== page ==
If you want to know what a person is capable of, you have to put him in a difficult situation," he said, and his delight in overcoming adverse conditions to create beautiful works of art led him to another brilliant solution here. In other words, he put up columns on both sides of the staircase, and the ceiling is pierced from the bottom to the top in a cylindrical shapearched ceilingvaultThe problem was solved by moving the columns away from the wall at the bottom and gradually attaching them to the wall as they ascended, while at the same time gradually lowering the height of the vaulted ceiling.

The solution consists of two ideas. The first is the idea that a space that gets narrower as it goes up creates an illusion of perspective, so that the staircase looks more magnificent than it actually is. The idea of such an illusion can be seen in the stage backdrop of Palladio's famous Teatro Olimpico and in Bramante's San Satiro (Milan).choir seating (noh theater)koroand, shortly before Bernini, Boㇽ Romini also used a sharply false perspective in the garden of Palazzo Spada in a smallpillared corridorcolonnatemaking (although according to recent research, this plan did not originally originate in Boㇽromini). All of these are designed to create the illusion of perspective, that is, they appear to be very shallow but far away, when in fact they are very shallow. Bernini also used this idea.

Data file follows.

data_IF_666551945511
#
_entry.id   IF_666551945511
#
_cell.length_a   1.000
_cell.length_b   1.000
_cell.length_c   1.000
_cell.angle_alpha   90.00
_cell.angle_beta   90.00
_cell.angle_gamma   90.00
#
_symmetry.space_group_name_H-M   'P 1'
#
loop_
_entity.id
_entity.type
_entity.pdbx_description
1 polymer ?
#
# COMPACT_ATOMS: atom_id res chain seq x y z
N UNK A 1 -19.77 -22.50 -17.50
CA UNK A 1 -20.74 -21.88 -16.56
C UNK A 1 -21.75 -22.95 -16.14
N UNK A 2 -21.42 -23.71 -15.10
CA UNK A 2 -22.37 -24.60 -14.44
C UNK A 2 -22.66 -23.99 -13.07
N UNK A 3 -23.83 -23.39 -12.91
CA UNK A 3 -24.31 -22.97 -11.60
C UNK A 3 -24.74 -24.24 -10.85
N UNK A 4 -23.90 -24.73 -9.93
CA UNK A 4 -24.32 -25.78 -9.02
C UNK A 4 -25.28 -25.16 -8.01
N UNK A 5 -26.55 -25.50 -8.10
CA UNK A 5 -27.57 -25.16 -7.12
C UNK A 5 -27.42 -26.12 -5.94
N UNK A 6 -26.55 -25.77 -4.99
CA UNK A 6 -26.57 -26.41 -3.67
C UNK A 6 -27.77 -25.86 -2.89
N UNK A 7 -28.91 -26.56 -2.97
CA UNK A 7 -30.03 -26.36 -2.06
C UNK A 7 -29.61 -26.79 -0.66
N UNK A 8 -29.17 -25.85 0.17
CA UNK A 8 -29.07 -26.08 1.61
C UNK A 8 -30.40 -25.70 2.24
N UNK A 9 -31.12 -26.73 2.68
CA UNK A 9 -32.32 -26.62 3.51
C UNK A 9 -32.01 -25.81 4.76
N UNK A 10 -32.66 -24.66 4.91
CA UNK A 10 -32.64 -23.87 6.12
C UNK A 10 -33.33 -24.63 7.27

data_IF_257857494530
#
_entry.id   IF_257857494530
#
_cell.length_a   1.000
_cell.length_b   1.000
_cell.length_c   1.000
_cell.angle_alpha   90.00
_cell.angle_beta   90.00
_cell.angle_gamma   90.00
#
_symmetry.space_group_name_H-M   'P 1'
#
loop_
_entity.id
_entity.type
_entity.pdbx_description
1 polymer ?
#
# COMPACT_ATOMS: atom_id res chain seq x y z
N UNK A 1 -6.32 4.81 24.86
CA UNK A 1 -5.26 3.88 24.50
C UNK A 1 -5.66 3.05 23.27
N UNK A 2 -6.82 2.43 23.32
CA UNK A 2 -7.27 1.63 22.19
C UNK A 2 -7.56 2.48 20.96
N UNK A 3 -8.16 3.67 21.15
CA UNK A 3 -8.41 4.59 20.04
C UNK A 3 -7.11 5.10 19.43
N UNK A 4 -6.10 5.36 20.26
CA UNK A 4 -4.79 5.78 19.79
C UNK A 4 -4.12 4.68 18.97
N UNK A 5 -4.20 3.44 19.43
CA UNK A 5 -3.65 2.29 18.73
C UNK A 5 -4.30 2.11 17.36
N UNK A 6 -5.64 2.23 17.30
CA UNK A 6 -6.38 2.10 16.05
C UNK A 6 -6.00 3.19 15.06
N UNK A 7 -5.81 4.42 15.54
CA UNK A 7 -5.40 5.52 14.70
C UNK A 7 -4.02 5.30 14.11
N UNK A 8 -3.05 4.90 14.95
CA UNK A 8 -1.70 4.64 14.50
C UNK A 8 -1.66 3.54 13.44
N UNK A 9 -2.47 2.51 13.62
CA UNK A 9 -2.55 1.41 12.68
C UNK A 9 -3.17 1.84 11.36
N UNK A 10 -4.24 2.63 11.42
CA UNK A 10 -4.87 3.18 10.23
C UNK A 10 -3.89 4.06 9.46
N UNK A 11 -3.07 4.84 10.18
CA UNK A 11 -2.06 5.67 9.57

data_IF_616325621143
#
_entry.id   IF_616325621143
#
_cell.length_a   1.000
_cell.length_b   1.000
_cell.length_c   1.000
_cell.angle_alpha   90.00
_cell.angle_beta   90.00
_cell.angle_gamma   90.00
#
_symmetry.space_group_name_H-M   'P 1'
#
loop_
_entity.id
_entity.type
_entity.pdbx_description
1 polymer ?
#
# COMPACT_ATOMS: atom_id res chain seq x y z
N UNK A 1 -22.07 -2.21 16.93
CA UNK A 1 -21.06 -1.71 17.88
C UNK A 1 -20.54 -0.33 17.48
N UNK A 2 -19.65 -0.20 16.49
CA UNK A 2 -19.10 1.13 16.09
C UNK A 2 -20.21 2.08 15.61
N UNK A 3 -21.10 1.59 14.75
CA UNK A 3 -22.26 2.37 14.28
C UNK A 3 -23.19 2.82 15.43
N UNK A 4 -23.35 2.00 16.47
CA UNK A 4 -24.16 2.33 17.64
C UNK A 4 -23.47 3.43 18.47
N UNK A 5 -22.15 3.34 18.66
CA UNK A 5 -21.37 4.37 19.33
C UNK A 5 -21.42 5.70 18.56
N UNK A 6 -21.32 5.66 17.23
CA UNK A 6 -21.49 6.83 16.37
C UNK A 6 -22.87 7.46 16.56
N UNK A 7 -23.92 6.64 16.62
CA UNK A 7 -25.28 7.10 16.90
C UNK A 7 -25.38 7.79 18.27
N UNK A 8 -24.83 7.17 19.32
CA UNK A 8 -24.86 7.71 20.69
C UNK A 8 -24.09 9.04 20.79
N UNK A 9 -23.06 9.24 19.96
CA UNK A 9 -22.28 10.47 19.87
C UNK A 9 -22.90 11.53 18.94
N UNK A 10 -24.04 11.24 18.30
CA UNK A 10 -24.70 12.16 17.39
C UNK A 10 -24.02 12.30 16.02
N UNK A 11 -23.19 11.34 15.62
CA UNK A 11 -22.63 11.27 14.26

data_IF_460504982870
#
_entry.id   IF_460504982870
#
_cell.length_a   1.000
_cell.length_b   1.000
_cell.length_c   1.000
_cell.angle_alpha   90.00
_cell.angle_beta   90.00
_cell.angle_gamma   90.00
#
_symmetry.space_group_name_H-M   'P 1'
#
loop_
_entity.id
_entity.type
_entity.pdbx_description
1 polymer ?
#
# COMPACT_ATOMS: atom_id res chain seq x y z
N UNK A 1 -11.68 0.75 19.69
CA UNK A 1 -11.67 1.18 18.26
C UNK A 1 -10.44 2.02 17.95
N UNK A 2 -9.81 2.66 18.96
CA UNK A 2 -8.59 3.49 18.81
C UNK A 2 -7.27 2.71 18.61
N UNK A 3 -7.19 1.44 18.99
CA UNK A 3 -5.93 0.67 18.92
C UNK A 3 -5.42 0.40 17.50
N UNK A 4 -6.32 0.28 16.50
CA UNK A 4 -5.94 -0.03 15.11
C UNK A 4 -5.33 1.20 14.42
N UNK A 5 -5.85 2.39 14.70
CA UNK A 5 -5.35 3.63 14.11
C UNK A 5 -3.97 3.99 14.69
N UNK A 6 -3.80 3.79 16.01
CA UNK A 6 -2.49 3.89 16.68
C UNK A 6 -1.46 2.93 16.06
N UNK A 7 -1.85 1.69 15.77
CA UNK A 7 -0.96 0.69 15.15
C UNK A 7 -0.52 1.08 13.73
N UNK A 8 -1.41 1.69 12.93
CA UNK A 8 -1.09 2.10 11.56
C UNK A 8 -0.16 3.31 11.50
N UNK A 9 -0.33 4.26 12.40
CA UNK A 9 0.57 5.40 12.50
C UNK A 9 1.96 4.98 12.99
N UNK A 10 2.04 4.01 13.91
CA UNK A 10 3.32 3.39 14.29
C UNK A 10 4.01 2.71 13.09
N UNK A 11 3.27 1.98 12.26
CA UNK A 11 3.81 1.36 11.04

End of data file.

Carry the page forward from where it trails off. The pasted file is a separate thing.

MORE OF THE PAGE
However, hisfront stairsscala regiaThe third idea is to control this effect so that it does not become too sudden. This idea is manifested in the fact that the columns are separated from the wall at the bottom and attached to the wall at the top. In other words, the illusion of perspective created by the rows of columns is less than that created by the actual wall. The reason for this device may be that the ceiling above the walls would have had to be lowered too much to accommodate the reduced wall spacing, which would have been unacceptable for practical purposes. At the same time, it is true that this device makes the narrow staircase appear wider. Furthermore, the arches created by the columns and ceiling make the staircase look like a triumphal arch, which further enhances the significance and beauty of the staircase. Bernini's solution is nothing short of brilliant. Bernini himself seemed pleased with it, proudly telling Chantreau that it was the most daring work he had ever done. It is important to remember that his use of illusion was not playful, as in the case of other artists, but a means of overcoming difficult conditions.